KEEPING THE RIGHT OSH PLATES SPINNING
Louise Hosking shares her top tips on how OSH professionals can keep the right plates spinning.
In these unprecedented times, we are navigating uncharted waters. As OSH professionals, our skills and ability to make dynamic risk assessments, help businesses make informed risk-based choices and protect people have never been more critical.
OSH professionals are currently on the front line, rightly focused on business continuity and protecting people from potential infection. But at this time, it is crucial additional burdens are not placed on health services due to workplace accidents. While we are focused on infection control it is important to keep the right OSH plates spinning to continue to protect workers from the hazards we usually monitor closely. Hospitals are places to be avoided right now, so keep standards high where work has to be undertaken.
- Prioritise essential work. Governments around the world have classified this as there are businesses which must operate to keep essential services moving. For example, manufacturers producing components for hospitals. Also, emergency maintenance or repair, critical work equipment maintenance and safety-critical building management. Non-essential work which can wait or is higher risk should not be undertaken during shut-down. For example, window cleaning and redecoration are non-essential and can wait.
- Do your best. For buildings which are being fully utilised, continue to undertake a daily walk for obvious hazards – do what you can to make what you find as safe as you can. Prioritise fire safety and critical building maintenance such as gas safety, electrical safety and critical services.
- Check flat roofs (if you can do so safely) for anything which could be taken by the wind.
- If it is not possible to take passenger lifts out of operation, make sure there is emergency rescue cover and that statutory thorough examinations are satisfactory, with maintenance in order. If maintenance on a lift was due but this has been delayed, use an alternative (where possible) and take equipment out of use if you can.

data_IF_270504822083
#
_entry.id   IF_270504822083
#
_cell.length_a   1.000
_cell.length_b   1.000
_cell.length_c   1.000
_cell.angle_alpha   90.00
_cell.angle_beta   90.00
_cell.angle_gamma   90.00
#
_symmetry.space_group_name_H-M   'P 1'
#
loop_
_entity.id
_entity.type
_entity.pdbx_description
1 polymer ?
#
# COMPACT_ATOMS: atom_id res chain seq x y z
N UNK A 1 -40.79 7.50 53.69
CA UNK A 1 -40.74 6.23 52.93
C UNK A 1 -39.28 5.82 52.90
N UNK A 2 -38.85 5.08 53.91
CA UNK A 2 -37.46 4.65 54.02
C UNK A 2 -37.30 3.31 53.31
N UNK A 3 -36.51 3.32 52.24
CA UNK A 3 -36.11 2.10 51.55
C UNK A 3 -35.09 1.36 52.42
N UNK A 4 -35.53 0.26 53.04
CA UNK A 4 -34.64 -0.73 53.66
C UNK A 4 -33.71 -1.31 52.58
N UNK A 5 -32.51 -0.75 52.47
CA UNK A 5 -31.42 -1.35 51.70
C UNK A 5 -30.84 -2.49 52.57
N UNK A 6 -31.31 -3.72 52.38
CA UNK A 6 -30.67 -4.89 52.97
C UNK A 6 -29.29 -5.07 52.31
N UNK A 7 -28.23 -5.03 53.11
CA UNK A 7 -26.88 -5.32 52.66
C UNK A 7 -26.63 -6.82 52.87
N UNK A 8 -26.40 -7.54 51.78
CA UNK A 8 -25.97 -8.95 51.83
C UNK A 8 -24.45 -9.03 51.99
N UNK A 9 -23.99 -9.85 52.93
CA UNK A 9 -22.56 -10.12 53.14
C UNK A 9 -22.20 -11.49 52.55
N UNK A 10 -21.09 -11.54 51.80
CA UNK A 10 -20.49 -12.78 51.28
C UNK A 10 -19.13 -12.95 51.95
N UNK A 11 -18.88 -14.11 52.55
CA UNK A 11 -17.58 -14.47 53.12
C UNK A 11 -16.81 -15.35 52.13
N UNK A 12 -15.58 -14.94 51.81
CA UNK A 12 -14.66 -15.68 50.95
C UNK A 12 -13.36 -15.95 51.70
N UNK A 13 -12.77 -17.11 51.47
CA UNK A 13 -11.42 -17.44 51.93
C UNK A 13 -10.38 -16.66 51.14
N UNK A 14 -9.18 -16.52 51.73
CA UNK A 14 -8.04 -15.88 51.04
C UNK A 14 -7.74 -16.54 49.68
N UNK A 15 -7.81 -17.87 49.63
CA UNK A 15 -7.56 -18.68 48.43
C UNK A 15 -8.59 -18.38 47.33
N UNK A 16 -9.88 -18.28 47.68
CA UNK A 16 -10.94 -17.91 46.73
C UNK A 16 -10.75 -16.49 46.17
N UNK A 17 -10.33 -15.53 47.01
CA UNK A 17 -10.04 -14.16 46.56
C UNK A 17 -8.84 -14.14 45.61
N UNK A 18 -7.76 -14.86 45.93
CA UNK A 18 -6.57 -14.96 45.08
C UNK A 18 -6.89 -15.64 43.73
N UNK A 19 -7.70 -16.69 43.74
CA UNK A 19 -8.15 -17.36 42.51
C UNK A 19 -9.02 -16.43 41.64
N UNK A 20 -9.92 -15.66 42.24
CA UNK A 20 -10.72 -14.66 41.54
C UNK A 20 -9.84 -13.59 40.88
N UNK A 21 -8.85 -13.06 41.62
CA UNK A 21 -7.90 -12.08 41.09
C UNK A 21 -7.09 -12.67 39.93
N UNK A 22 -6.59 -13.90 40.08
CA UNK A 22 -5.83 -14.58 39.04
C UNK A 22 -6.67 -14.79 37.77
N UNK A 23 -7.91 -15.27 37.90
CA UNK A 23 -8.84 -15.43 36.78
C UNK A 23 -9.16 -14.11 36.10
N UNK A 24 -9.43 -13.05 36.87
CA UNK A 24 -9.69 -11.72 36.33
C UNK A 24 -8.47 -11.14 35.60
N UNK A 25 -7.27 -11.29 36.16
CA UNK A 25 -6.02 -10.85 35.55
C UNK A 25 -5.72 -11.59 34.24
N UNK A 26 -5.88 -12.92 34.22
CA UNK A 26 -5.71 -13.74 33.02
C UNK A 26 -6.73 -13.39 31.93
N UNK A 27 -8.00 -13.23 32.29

- Amend site rules for critical maintenance contractors so they can observe social distancing guidelines and feel safe – this way they will be there when you need them. Continue to make clear any known site hazards, especially asbestos.
- For buildings which are unoccupied or only partially occupied, prioritise legionella controls. Work with the consultant who undertakes your water risk assessment to determine a plan for this time. Either a flushing regime will need to be introduced or parts of the system taken out of use with a safe re-occupation regime. This must be under advice, as water services can be damaged if the right regime for the system has not been determined.
- Remind staff of the critical safety precautions they need to take if they are working. For example, send a daily text reminding them to wear PPE, follow safe systems of work, check the work equipment they are using for that day and to drive safely. Explain why they need to take personal responsibility right now.
- Staff are important. If they are still working, they may be afraid, so communicate important safety measures well, research how to communicate more clearly (especially if you are working from home) and answer their questions.
- Homeworking is generally low risk, but we have the potential for a mental health crisis coming out of the current Covid-19 crisis, so think about what you can do now.
- Prioritise, be practical and work closely with commercial management. Coming out the other side, executives are going to be looking at how to get businesses back up and running – this will be their top priority. The OSH support we give must be sensible and practical. What we do now as a profession has the potential to define how we are viewed in the future and perhaps we will hold health in higher regard in the future.
Hosking Associates is an IOSH approved training provider and develops personalised training for organisations
IOSH Leading Safely – it’s the perfect time to transform your approach to health and safety and look at how you can meet the wellbeing needs of employees today and in the future.
IOSH Managing Occupational Health and Wellbeing – this difficult time is placing a real strain on our physical and mental wellbeing, so it’s important to recognise the triggers for stress and anxiety and know how to deal with such a situation.
IOSH Managing Safely – ideal for getting managers up-to-speed on the skills they need to tackle safety and health issues in the workplace.